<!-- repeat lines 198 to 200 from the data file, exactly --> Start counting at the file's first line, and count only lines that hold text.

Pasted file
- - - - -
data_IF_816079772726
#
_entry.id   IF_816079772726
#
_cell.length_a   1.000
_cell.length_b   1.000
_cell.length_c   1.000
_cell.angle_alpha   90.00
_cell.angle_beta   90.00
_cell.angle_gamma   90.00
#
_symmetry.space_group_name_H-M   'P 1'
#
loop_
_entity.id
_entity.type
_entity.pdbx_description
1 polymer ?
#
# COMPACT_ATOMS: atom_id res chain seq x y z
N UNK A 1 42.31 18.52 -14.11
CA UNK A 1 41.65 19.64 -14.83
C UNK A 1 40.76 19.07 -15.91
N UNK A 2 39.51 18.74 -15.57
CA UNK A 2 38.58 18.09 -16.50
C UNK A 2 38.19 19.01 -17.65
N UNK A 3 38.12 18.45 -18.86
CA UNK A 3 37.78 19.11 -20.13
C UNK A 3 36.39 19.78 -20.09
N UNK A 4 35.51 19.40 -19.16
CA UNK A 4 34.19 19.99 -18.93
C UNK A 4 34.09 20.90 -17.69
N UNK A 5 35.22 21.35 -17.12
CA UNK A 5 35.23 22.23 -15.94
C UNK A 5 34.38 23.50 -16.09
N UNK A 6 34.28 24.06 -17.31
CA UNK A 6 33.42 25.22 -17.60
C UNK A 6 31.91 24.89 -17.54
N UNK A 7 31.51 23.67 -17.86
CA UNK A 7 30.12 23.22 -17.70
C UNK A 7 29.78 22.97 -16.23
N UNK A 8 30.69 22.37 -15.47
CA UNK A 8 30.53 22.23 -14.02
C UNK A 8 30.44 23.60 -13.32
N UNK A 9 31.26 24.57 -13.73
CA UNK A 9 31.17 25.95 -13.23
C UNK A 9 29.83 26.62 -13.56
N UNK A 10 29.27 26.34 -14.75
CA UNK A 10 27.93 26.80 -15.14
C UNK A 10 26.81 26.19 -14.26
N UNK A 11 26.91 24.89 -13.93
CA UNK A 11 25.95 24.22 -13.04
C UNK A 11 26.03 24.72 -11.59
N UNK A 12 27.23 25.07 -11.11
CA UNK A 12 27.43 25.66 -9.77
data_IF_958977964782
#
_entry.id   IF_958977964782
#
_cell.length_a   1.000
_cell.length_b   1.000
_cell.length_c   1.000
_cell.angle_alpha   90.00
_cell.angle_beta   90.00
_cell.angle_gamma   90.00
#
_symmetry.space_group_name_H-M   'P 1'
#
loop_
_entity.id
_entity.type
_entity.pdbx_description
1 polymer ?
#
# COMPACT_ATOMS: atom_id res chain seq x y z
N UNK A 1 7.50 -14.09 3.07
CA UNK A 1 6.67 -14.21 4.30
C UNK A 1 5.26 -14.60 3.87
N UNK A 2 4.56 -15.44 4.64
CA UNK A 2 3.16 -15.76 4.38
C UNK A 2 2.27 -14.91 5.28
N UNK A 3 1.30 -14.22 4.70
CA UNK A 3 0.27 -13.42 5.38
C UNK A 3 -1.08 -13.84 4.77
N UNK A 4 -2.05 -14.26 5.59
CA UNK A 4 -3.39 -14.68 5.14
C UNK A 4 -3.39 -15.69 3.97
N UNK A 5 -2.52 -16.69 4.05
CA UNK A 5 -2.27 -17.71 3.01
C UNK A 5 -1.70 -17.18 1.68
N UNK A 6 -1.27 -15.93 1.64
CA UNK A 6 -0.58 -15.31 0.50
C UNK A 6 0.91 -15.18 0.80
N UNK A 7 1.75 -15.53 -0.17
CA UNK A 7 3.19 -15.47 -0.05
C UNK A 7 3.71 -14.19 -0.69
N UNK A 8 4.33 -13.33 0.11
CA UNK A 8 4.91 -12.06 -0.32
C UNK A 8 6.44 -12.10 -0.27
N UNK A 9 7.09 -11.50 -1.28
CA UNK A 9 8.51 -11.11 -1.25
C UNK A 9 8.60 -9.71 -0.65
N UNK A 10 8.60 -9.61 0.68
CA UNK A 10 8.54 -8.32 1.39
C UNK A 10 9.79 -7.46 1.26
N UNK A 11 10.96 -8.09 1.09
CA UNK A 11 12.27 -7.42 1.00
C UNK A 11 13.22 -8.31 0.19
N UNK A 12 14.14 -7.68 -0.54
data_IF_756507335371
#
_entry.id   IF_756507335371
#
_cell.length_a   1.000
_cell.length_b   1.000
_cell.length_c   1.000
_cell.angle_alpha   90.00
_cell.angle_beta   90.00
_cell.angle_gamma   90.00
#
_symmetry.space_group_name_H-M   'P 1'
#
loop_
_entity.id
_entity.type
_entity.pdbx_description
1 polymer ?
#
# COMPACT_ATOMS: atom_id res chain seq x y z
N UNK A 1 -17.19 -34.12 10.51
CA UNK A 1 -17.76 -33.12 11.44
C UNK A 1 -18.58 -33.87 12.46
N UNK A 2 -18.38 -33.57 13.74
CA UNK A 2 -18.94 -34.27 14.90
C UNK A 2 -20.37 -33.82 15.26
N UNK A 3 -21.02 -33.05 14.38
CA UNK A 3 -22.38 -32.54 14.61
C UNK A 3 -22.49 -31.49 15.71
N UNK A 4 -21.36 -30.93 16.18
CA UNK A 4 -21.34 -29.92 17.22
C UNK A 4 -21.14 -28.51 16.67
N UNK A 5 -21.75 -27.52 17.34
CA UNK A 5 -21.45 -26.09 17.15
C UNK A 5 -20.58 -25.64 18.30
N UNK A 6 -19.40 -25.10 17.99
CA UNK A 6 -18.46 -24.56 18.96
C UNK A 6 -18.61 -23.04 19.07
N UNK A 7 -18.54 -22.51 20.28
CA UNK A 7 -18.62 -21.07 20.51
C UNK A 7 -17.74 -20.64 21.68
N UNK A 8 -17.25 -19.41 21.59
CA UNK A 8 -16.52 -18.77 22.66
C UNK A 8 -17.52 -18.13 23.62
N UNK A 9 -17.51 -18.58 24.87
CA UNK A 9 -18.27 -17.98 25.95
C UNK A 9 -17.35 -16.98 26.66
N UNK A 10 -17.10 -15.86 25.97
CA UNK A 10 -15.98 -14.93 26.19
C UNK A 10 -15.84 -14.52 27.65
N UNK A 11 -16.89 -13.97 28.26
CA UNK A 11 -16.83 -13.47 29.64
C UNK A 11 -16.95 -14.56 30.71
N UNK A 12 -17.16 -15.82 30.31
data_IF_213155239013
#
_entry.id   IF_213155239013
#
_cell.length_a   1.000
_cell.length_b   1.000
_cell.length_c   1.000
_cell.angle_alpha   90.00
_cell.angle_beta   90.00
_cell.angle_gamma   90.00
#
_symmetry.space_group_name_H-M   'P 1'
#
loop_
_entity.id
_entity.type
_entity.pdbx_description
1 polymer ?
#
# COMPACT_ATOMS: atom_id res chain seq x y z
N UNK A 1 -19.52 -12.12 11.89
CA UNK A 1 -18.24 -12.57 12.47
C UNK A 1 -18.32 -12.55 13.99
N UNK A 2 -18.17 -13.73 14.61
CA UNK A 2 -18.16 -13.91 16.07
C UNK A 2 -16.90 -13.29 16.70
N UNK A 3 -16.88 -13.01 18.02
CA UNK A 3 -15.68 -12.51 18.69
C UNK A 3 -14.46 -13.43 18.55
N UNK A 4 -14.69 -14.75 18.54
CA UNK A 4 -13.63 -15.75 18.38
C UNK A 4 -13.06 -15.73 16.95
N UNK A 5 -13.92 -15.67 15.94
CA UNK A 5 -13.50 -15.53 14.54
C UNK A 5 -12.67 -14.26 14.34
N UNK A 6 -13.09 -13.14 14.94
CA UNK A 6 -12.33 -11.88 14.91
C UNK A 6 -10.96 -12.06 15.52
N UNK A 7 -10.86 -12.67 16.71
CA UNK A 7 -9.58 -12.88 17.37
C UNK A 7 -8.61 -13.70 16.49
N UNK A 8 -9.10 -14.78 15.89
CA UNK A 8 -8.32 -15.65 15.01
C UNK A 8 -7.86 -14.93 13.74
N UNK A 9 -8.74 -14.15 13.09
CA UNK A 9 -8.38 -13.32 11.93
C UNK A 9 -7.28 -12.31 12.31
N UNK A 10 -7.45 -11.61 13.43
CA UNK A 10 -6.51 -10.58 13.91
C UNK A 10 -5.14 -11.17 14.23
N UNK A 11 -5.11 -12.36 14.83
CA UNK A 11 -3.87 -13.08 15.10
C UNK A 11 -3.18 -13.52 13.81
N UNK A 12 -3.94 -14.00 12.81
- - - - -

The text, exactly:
C UNK A 5 -12.67 -14.26 14.34
N UNK A 6 -13.09 -13.14 14.94
CA UNK A 6 -12.33 -11.88 14.91